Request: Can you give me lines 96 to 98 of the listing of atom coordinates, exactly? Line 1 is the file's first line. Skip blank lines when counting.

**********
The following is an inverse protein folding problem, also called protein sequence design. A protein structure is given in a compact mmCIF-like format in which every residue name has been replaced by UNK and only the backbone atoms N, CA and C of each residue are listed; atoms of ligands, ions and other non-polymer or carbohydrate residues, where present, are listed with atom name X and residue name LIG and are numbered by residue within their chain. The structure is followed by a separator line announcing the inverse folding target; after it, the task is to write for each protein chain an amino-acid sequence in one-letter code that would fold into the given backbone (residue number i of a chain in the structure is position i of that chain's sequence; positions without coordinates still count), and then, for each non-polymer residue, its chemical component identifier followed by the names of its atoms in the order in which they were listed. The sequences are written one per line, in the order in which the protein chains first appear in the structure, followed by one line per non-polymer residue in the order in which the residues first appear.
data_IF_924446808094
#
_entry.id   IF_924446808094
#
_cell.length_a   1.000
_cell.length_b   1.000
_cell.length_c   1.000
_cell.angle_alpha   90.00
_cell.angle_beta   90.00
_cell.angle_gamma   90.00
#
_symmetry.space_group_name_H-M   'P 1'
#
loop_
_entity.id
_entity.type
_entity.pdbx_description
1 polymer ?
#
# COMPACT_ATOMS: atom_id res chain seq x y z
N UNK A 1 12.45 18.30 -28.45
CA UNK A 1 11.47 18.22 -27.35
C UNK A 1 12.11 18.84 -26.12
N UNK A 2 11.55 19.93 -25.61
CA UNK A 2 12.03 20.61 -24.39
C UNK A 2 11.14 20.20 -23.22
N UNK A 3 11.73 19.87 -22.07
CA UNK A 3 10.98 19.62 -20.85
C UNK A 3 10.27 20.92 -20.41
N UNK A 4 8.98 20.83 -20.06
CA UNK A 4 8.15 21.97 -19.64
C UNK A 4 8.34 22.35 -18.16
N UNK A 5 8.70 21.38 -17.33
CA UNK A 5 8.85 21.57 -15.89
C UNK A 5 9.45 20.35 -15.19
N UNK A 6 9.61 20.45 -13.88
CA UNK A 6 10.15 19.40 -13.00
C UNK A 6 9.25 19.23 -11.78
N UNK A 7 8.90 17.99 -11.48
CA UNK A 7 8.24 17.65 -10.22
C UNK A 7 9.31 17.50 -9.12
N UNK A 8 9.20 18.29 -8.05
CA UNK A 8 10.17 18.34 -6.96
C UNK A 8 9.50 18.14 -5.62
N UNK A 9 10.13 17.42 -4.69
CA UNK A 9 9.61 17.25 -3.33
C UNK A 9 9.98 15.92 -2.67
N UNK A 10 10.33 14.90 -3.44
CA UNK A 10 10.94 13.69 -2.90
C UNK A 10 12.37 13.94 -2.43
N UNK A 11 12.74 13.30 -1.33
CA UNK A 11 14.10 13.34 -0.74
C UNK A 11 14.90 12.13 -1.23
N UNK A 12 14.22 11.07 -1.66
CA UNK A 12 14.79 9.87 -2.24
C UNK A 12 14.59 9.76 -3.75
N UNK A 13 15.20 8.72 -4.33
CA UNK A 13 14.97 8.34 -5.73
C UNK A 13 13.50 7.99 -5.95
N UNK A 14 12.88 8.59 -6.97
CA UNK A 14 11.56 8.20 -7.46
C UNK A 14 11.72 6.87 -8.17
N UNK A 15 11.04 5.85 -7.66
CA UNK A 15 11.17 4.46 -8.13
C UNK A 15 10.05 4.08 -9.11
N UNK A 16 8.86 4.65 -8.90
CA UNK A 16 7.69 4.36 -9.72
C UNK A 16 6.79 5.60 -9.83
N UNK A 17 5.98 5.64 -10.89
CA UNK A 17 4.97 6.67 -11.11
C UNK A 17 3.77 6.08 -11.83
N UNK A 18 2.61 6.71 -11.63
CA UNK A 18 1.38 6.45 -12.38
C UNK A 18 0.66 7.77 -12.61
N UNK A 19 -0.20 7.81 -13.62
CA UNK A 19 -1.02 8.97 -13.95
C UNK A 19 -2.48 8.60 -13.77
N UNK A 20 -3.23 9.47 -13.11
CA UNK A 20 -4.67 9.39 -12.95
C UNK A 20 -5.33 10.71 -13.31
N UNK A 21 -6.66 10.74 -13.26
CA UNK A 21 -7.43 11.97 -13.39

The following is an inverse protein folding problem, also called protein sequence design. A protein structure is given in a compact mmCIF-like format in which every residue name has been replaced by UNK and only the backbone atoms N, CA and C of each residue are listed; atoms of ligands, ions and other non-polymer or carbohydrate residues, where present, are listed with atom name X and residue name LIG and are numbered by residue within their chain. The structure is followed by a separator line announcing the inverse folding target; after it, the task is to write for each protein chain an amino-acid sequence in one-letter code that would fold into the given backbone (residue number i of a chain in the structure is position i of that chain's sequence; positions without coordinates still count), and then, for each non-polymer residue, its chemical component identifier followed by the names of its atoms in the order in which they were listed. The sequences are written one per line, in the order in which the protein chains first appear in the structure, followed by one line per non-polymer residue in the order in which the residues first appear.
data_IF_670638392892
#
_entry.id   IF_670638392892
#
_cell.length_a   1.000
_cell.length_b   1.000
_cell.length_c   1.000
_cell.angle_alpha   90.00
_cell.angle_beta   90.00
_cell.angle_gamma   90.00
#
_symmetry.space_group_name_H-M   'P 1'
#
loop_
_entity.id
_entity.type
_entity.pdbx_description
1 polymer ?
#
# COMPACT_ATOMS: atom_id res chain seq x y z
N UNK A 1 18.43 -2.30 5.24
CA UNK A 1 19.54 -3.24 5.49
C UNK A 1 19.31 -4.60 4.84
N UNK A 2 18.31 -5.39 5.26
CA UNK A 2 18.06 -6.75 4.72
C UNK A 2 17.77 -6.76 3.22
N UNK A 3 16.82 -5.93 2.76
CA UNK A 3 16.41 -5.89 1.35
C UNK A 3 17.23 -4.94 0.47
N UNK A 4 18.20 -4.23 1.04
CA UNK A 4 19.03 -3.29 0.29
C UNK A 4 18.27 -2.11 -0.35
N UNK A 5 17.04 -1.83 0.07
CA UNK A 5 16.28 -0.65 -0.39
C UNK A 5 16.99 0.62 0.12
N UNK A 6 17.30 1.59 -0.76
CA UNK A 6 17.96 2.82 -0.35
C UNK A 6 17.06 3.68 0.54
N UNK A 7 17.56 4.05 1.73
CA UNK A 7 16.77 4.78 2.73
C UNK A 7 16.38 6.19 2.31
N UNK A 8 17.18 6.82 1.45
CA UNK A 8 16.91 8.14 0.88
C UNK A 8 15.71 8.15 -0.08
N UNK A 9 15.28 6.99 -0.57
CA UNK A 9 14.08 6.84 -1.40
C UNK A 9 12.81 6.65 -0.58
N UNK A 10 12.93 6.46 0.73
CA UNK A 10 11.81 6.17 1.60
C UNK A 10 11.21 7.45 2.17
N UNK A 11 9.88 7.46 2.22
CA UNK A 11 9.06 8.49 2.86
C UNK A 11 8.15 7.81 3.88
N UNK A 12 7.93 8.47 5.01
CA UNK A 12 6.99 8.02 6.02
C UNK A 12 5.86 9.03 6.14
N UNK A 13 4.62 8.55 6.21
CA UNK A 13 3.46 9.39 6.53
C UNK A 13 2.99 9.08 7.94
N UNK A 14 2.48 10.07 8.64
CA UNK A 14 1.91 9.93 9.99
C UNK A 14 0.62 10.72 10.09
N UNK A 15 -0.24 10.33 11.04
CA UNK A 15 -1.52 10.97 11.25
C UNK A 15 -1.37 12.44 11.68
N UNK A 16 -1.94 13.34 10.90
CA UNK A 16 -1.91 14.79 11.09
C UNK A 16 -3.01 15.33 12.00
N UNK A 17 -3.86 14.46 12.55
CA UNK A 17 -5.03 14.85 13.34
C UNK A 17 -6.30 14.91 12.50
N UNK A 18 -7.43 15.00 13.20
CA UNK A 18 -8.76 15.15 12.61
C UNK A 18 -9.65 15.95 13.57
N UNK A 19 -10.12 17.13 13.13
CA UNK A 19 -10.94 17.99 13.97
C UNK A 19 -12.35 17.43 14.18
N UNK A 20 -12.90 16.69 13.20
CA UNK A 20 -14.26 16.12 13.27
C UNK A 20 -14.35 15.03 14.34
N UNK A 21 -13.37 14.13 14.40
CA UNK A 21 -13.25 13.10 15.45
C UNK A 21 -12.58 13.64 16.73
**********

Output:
_symmetry.space_group_name_H-M   'P 1'
#
loop_